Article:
Once inside, Ernie gave a little spiel about the house’s history as a filming location and conversion into the museum we see today, then gave us the go ahead to “run wild” for the next 15 minutes. As everything is a reproduction, we were free to sit on the sofa, crawl into the cupboard under the kitchen sink, hop in the large wooden crate labeled “Fragile,” and even handle the “Major Award” gleaming in the window. Upstairs, we browsed through the toys and collections in Ralphie and Randy’s bedroom, decoded Little Orphan Annie’s message in the bathroom, and admired the articles in Mrs. Parker’s sewing room (the only part of the house that is roped off, being host to actual objects from the 1940s).

After our 15 minutes of fun, Ernie led everyone through the kitchen and out onto the back porch where Ralphie almost shot his eye out. From there we could take in the Parkers' back yard, including the original shed where Black Bart’s men were defeated by Old Blue. Heading back across the street, we finished our tour in the museum. Here the objects are original, and as such are displayed behind glass in typical museum fashion. Highlights include Randy’s snowsuit, toys from the Higbee’s display window, and the blackboard with "A+++" written by actress Tedde Moore (as teacher Miss Shields).

The museum’s self-described holy grail is an “official Red Ryder, carbine action, 200-shot, range model air rifle with a compass in the stock and this thing that tells time [a sundial],” one of six custom guns made by Daisy for the movie. Of the six, one is in the film archives, one belongs to actor Peter Billingsly (as Ralphie Parker), and the third went on display at the A Christmas Story House & Museum in 2015 (after being purchased from Prop Master, a collectables company, for $10,000). The other three are missing. Should you ever come across one, you’ll know it’s an original if it has the sundial, compass and a tassel, indicating that it is for a left-handed person like Peter Billingsly. Hold on to it, they’re worth about $200,000 each.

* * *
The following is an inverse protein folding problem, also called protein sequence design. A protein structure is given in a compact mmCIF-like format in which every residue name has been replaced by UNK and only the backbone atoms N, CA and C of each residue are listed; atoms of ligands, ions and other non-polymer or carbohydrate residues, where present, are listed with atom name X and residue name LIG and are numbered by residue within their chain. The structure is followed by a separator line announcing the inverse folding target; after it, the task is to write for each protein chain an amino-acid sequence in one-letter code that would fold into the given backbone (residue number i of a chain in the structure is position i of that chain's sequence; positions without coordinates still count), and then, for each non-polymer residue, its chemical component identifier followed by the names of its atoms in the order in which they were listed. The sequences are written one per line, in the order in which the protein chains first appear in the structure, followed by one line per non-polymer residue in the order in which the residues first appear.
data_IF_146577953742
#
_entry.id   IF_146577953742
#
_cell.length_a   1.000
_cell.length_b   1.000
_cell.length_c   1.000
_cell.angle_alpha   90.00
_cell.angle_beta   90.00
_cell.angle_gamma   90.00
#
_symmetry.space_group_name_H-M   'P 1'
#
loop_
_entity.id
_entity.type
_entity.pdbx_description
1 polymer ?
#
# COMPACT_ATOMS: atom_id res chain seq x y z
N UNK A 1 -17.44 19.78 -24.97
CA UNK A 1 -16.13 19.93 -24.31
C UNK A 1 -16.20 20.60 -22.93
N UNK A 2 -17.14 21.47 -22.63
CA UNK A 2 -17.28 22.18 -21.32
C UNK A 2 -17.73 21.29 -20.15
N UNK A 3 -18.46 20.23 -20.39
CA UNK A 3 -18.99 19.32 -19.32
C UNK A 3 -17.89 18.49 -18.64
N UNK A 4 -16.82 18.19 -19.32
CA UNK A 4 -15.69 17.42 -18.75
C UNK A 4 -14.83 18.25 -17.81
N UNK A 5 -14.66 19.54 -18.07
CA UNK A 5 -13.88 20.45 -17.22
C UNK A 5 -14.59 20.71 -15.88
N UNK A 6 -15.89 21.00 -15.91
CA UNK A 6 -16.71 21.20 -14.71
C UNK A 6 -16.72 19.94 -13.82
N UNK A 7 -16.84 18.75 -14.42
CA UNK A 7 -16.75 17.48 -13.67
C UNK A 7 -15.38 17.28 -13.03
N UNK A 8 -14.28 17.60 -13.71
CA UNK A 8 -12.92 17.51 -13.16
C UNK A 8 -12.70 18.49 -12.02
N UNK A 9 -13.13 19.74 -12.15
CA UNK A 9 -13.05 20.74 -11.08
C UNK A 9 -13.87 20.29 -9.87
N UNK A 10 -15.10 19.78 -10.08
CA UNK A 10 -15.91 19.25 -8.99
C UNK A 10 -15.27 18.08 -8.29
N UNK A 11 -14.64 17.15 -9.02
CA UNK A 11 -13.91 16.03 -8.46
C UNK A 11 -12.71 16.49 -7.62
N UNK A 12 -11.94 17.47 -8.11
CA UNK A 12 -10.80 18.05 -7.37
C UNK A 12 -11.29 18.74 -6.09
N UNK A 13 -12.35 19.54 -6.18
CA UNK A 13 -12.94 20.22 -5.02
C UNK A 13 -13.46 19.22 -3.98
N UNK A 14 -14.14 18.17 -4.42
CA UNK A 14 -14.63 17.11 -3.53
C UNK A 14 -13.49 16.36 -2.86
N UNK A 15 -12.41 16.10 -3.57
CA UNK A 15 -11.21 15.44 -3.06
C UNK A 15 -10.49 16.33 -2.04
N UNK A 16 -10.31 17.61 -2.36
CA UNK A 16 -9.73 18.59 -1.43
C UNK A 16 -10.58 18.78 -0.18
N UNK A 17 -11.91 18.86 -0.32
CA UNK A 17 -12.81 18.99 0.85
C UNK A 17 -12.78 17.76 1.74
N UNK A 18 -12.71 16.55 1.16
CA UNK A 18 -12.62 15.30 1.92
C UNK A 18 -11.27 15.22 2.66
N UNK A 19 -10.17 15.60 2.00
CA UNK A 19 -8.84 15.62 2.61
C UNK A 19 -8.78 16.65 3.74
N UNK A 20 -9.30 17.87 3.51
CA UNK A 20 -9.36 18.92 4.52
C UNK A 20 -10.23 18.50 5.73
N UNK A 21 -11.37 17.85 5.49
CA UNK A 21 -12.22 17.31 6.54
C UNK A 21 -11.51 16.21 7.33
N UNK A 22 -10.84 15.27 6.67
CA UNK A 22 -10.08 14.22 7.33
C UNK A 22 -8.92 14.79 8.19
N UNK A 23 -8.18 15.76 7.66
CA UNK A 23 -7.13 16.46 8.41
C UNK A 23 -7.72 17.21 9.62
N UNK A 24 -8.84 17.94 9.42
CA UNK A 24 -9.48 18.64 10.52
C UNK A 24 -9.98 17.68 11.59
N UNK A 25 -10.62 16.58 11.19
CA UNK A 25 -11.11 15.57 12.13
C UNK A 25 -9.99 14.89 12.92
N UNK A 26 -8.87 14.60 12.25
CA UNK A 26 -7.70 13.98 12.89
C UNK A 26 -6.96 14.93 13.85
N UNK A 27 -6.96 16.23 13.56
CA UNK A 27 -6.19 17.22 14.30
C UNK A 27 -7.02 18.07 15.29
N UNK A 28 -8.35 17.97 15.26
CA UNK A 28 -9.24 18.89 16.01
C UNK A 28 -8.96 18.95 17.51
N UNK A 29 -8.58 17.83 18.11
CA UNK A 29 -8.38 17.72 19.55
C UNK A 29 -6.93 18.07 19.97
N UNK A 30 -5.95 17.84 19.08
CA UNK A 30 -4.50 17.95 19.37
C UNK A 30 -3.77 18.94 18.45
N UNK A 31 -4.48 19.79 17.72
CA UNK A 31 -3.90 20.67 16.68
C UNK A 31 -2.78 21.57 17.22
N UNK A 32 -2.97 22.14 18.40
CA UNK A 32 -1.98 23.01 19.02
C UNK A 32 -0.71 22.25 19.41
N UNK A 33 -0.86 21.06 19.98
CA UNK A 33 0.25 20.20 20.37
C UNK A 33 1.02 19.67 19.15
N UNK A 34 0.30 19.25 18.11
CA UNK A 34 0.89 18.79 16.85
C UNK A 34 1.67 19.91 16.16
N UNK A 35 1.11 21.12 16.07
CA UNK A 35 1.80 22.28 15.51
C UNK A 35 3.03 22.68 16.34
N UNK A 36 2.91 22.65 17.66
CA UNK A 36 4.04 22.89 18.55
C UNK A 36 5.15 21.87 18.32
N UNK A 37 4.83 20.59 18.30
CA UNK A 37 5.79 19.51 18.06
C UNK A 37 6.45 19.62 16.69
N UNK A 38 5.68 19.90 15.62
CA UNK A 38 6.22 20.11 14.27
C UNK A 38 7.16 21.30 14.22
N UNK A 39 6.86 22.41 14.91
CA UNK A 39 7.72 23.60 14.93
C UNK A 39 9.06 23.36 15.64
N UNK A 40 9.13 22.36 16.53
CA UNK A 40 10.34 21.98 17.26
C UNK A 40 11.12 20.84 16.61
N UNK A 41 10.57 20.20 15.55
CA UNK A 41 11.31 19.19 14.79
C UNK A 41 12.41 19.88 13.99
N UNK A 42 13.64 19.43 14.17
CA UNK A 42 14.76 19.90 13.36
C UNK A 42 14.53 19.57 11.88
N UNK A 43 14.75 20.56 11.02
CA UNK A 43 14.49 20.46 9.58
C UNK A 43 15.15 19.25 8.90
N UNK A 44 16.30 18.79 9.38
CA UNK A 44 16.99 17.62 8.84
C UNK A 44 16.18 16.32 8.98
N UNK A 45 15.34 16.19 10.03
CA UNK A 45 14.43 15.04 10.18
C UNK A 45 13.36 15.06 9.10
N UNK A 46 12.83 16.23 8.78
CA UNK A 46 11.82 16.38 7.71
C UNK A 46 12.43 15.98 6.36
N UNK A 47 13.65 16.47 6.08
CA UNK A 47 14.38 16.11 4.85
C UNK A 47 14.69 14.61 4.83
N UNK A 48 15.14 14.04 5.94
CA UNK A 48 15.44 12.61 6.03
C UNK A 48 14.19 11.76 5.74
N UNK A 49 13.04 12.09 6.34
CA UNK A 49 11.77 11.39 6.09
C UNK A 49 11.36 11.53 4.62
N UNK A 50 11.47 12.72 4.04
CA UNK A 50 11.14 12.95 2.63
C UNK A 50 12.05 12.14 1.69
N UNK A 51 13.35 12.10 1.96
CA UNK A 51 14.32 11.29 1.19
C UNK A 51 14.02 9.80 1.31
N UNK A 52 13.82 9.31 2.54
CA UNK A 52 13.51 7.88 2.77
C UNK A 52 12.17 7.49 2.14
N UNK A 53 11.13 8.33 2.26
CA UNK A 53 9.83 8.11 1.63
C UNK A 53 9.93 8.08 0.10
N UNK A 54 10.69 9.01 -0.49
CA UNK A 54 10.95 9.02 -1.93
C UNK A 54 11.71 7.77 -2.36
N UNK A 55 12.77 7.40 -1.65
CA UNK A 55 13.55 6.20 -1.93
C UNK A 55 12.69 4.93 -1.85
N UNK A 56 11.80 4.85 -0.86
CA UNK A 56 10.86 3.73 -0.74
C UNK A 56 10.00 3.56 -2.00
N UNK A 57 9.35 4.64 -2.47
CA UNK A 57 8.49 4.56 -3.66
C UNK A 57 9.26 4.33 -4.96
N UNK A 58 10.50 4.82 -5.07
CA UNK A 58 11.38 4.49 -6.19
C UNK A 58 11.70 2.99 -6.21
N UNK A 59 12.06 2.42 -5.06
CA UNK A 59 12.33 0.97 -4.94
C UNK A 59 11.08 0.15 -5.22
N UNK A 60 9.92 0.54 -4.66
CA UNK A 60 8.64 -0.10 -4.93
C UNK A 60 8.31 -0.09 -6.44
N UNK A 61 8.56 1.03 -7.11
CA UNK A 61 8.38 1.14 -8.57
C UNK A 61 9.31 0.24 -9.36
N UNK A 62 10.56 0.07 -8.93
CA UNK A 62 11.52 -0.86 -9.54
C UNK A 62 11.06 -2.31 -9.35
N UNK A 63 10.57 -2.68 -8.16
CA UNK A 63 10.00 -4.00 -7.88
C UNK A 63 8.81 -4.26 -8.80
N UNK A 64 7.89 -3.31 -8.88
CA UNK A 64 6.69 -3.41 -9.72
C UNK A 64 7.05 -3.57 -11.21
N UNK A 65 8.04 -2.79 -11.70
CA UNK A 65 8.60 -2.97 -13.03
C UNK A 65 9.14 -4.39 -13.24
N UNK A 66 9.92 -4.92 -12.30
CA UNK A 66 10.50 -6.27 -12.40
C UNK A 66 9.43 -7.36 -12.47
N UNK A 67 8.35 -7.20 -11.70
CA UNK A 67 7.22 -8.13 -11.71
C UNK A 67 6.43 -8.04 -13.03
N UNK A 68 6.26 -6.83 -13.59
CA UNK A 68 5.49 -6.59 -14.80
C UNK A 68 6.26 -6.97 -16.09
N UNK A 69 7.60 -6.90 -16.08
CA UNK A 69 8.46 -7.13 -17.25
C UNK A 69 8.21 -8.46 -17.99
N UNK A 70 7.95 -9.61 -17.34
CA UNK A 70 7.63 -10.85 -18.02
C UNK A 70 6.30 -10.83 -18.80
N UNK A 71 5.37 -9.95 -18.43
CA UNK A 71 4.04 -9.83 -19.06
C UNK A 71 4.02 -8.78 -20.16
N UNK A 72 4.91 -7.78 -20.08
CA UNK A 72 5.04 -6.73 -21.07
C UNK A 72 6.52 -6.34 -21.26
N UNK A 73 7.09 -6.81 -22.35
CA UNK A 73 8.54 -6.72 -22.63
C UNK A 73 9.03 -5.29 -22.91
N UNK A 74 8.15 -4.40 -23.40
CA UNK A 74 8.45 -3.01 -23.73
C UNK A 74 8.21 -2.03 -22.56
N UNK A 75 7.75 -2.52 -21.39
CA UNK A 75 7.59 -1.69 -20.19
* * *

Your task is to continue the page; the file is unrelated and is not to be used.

More impressive than the valuation of its collections is the benefit brought by A Christmas Story House to the city of Cleveland and the community. Through the non-profit A Christmas Story House Foundation, the Neighborhood Restoration Project provides grants to the house’s neighbors for projects to fix up and improve their own houses. The foundation’s largest fundraiser is the annual A Christmas Story Run, a 5K/10K starting in Public Square and ending at A Christmas Story House. This year’s run takes place at 9 a.m. on Saturday, Dec. 7; while it is probably too late to register, spectators are welcome.

This weekend, if you find yourself hankering for some early Christmas cheer, consider heading to A Christmas Story House, where Leg Lamps, Pink Bunny Pajamas, and bars of Lifebuoy soap abound. Oh Fudge!

Rachel Polaniec

I live in Westlake with my husband and our three sons. I work as an Alterations Specialist at David's Bridal. In my free time I like to read, write, and cook. My family and I take part in War of 1812 reenactments throughout the summer. My lofty dreams are of traveling abroad, visiting the great museums, and drinking all the coffee. For now I content myself with antiquing and Keurig sampler packs.

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Volume 11, Issue 23, Posted 10:08 AM, 12.03.2019